• Raises blood glucose
    • Regulation of Blood Glucose
    • Glycemic Response
      • Glycemic Index
        • Ratio of blood glucose response to a given food
      • Glycemic Load
        • Grams of carbohydrate in a food multiplied by the glycemic index of that food
        • Divide result by 100
    • High Glycemic Load
      • Large release of insulin
        • Increase blood triglycerides level
        • Increase Low Density Lipoprotein (LDL)
        • Increase fat deposits
        • Increase clotting
        • Increase fat synthesis
        • Rapid return of hunger
      • Insulin resistance develops (Type 2 diabetes)
    • Dietary Fiber and Health
    • Hemorrhoids
      • Swelling of a large vein
      • Result from excessive straining
    • Diverticula
    • Weight Control and Fiber
      • Filling
      • Low in kcal
      • Satisfied after eating
    • Colon Cancer and Fiber
      • Controversial
      • Focus on fruits, vegetables, beans, and whole grains
      • Higher-fiber foods are more nutrient dense
    • Glucose Absorption and Fiber
      • Soluble fiber slows glucose absorption
      • Better blood glucose regulation
    • Cholesterol and (Soluble) Fiber
      • Absorption of cholesterol inhibited
      • Bile acid absorption reduced
      • Risk for cardiovascular disease and gallstones reduced
      • Insulin release decreased
        • Decrease cholesterol synthesis in the liver
      • Blood cholesterol lowered
    • Carbohydrate Needs
      • RDA is 130 grams/day for adults
      • Average U.S. intake is 180-330 grams
      • Recommendations vary
        • FNB: 45%-65% of total calories
        • Nutrition Facts panel: 60%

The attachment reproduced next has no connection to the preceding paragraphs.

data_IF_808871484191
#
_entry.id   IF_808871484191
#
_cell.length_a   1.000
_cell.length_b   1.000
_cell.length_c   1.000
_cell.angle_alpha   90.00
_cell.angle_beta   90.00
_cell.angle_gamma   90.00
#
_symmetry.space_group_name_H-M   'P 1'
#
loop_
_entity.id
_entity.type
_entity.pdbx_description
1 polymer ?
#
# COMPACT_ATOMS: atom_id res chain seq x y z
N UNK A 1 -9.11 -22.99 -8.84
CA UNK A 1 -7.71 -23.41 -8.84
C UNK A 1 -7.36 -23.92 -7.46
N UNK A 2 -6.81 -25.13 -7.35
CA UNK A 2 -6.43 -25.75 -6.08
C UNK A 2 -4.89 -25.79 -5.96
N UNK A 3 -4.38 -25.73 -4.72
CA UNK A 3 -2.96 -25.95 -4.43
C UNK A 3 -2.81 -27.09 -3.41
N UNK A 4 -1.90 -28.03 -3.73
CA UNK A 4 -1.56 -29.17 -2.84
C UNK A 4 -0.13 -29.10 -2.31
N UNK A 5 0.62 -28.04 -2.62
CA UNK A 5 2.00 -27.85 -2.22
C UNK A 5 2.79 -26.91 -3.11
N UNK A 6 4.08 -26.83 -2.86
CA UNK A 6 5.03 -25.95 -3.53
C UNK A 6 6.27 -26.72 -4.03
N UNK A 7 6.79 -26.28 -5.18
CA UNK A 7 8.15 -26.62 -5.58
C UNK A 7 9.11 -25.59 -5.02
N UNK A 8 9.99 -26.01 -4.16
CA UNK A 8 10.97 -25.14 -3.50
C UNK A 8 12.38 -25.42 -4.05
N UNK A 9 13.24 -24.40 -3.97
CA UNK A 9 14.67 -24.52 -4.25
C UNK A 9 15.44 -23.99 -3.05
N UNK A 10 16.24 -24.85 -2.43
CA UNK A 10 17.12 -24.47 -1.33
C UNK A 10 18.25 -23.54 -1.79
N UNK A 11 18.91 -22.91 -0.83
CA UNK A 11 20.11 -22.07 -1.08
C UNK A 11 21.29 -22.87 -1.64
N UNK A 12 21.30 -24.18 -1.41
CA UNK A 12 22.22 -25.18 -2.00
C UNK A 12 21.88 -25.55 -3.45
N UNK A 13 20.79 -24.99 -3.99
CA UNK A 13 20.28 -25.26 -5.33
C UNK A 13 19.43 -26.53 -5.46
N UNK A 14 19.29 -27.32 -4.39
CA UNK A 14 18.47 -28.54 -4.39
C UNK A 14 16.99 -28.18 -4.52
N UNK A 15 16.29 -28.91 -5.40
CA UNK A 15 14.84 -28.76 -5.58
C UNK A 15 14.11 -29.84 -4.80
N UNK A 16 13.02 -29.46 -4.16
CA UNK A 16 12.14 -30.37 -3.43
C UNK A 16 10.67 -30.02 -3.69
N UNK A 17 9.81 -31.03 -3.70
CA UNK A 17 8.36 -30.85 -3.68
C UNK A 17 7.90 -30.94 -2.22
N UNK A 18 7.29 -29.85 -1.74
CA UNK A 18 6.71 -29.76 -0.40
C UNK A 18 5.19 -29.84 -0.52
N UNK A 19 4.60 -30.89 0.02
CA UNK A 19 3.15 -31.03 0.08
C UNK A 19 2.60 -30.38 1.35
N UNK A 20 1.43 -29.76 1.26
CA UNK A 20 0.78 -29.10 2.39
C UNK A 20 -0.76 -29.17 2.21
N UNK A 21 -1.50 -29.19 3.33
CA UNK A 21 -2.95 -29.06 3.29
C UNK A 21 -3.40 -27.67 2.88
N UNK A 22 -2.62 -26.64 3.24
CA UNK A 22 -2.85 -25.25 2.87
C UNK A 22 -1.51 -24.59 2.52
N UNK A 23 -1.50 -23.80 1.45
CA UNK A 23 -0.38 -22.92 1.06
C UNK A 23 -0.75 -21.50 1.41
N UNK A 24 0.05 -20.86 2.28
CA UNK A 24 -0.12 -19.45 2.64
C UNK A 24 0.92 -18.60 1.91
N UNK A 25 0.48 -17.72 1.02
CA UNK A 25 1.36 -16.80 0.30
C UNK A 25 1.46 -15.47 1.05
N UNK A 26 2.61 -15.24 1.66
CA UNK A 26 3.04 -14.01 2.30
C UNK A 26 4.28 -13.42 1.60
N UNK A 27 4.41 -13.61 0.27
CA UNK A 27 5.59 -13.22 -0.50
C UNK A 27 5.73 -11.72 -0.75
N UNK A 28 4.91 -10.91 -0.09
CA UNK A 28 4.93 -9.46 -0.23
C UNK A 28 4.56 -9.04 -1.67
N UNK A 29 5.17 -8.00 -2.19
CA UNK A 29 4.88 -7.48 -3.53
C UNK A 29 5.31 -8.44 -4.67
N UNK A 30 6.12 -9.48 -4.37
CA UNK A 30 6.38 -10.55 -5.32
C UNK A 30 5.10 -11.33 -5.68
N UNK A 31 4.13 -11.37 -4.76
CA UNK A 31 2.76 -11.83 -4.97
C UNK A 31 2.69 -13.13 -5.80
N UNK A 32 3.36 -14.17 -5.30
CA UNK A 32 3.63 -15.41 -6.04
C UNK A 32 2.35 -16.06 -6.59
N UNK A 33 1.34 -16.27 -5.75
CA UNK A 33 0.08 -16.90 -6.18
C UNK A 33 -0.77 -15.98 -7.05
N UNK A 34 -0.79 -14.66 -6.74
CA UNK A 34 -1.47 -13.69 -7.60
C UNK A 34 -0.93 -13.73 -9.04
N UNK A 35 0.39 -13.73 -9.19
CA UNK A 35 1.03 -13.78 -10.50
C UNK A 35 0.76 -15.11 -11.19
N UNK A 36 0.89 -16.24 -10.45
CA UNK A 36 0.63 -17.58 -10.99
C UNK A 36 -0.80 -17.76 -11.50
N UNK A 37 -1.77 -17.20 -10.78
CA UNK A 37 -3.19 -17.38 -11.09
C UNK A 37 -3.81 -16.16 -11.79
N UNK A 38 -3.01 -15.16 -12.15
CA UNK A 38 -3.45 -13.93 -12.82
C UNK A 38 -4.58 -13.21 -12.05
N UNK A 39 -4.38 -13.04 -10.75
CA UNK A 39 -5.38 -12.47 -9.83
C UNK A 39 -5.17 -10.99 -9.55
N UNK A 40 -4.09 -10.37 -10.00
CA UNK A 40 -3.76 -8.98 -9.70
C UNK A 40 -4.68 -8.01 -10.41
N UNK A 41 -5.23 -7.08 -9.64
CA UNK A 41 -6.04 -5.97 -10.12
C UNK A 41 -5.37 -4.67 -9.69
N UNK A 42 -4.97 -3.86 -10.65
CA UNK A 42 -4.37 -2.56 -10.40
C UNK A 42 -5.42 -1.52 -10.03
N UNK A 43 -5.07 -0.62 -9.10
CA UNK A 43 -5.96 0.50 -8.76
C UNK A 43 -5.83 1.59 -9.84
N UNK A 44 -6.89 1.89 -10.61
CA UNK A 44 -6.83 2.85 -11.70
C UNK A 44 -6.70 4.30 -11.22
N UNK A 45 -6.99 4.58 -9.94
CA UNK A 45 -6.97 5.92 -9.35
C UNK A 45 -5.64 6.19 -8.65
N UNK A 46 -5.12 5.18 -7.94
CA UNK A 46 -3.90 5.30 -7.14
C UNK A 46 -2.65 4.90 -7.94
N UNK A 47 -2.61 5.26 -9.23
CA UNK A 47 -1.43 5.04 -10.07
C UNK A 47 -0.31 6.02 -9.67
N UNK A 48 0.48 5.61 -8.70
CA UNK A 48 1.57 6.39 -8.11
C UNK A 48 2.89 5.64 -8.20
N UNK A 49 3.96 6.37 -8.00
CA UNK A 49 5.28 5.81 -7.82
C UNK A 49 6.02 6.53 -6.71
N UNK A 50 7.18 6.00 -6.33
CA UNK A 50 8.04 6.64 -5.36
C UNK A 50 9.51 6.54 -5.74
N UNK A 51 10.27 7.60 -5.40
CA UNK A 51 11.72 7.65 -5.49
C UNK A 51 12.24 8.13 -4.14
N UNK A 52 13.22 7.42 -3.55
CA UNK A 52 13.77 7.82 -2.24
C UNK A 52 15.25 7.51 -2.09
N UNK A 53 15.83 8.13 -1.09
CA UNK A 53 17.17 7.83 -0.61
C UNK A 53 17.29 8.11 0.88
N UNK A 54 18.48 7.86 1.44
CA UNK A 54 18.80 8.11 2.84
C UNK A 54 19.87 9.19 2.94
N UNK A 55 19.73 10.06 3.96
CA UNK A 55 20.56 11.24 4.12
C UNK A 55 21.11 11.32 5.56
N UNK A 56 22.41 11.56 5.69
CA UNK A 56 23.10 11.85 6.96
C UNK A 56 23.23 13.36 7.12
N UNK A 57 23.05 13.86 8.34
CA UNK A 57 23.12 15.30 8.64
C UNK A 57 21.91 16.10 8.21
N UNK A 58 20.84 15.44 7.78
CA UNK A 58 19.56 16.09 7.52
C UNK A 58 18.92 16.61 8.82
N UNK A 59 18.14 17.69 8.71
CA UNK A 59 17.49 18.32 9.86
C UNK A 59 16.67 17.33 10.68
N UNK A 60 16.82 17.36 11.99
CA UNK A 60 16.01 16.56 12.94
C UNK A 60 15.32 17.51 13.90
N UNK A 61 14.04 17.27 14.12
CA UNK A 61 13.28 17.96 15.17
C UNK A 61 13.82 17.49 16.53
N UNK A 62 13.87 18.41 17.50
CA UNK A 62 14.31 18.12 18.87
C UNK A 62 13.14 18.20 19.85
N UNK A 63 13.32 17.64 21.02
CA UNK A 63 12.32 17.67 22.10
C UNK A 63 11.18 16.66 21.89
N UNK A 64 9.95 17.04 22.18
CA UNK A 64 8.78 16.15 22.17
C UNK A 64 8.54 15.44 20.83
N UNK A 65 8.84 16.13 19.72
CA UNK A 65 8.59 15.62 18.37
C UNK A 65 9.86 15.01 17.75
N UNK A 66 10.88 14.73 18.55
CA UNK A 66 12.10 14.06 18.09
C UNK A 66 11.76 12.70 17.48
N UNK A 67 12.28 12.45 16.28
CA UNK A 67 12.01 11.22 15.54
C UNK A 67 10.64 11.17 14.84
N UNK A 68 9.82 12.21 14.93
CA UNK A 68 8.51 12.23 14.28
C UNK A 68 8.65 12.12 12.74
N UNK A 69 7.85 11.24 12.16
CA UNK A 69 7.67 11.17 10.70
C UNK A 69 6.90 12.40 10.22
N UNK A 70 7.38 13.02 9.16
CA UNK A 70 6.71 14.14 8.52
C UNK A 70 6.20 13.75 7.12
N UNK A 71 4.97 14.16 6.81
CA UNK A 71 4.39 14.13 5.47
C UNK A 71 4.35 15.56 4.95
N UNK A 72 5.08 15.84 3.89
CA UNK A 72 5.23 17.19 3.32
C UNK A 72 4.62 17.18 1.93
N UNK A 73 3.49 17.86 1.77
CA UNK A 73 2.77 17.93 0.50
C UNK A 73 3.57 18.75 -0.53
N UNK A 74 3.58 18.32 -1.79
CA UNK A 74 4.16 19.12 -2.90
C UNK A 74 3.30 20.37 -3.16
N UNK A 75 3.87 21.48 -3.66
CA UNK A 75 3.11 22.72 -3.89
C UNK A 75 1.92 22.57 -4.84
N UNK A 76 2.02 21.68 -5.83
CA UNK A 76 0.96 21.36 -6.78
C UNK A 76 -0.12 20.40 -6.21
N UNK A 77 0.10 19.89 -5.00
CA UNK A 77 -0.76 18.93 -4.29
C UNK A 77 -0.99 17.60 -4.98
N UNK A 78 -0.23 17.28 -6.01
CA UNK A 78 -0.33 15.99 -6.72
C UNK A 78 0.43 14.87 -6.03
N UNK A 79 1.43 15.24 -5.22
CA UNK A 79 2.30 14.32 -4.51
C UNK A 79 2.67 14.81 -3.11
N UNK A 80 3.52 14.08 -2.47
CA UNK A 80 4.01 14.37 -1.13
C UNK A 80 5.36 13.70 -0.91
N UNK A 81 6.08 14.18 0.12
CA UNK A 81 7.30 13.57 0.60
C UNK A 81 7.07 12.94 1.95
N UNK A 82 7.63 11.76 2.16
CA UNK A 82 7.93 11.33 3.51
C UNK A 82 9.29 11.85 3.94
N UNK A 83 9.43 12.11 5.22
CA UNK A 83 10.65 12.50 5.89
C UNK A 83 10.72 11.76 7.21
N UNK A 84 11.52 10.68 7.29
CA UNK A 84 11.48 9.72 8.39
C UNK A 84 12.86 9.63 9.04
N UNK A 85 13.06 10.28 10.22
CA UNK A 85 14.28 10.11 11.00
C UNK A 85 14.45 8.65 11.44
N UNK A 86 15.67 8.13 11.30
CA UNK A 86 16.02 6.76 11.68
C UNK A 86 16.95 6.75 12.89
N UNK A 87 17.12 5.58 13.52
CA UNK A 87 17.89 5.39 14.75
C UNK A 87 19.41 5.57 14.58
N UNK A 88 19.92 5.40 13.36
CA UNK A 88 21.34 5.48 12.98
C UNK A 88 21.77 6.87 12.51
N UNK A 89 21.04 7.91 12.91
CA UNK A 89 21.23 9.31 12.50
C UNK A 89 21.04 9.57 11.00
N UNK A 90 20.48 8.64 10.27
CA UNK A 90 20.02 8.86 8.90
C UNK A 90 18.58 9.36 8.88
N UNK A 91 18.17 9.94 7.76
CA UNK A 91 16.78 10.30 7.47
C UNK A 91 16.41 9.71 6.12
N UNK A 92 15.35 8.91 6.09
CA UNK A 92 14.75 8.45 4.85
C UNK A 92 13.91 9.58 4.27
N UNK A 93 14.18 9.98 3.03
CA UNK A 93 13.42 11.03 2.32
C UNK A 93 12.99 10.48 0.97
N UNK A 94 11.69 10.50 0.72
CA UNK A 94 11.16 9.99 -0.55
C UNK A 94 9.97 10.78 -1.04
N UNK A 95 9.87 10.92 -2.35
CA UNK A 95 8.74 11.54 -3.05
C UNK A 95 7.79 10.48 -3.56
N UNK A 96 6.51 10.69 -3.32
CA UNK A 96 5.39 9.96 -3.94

• Focus on fruits, vegetables, whole grains
    • Recommended Dietary Fiber Intake
      • AI is 25 grams/day for women
      • AI is 38 grams/day for men
      • (Goal of 14 grams/1000 kcal)
      • DV is 25 grams for 2000 kcal diet
      • Average U.S. intake:
        • 14 grams/day for women
        • 17 grams/day for men
    • Too Much Fiber
      • > 60 grams/day
      • Extra fluid needed
      • May decrease availability of some minerals
      • Unmet energy needs in children
    • Recommendation for Simple Sugar Intake
      • Low nutrient density
      • Dental caries
      • Added to food and beverages
      • < 10% of total kcal/day with a maximum of 50 grams (12 tsp) per day--WHO
      • Average U.S. intake: 16% of total kcal/day
        • ~82 grams per day
    • Diabetes
      • Type 1 Diabetes
      • Type 2 Diabetes
      • Gestational Diabetes
    •  
    •  
    • Type 1 Diabetes
      • Occurs often in children
      • Genetic link
      • Body stops producing insulin
      • Treatment
        • Insulin Therapy
        • Diet Therapy
    • Type II Diabetes
      • Generally in people > 40 years of age
      • Increasing rates in younger individuals
      • Obesity
      • Treatment
        • Weight loss
        • Oral medications
        • Diet therapy
        • Insulin
    • Hypoglycemia
      • Reactive hypoglycemia
        • Occurs 2-4 hours after eating a meal
        • Possibly due to over-secretion of insulin
      • Fasting hypoglycemia
        • Usually caused by pancreatic cancer
        • Leads to overproduction of insulin
    • Metabolic Syndrome (Syndrome X)
      • 25% of adults have it
      • High blood triglycerides
      • Poor blood glucose regulation
      • Hypertension
      • Risk factors
        • Obesity
        • Lack of physical activities
        • High simple/refined sugar intake
        • Low fiber intake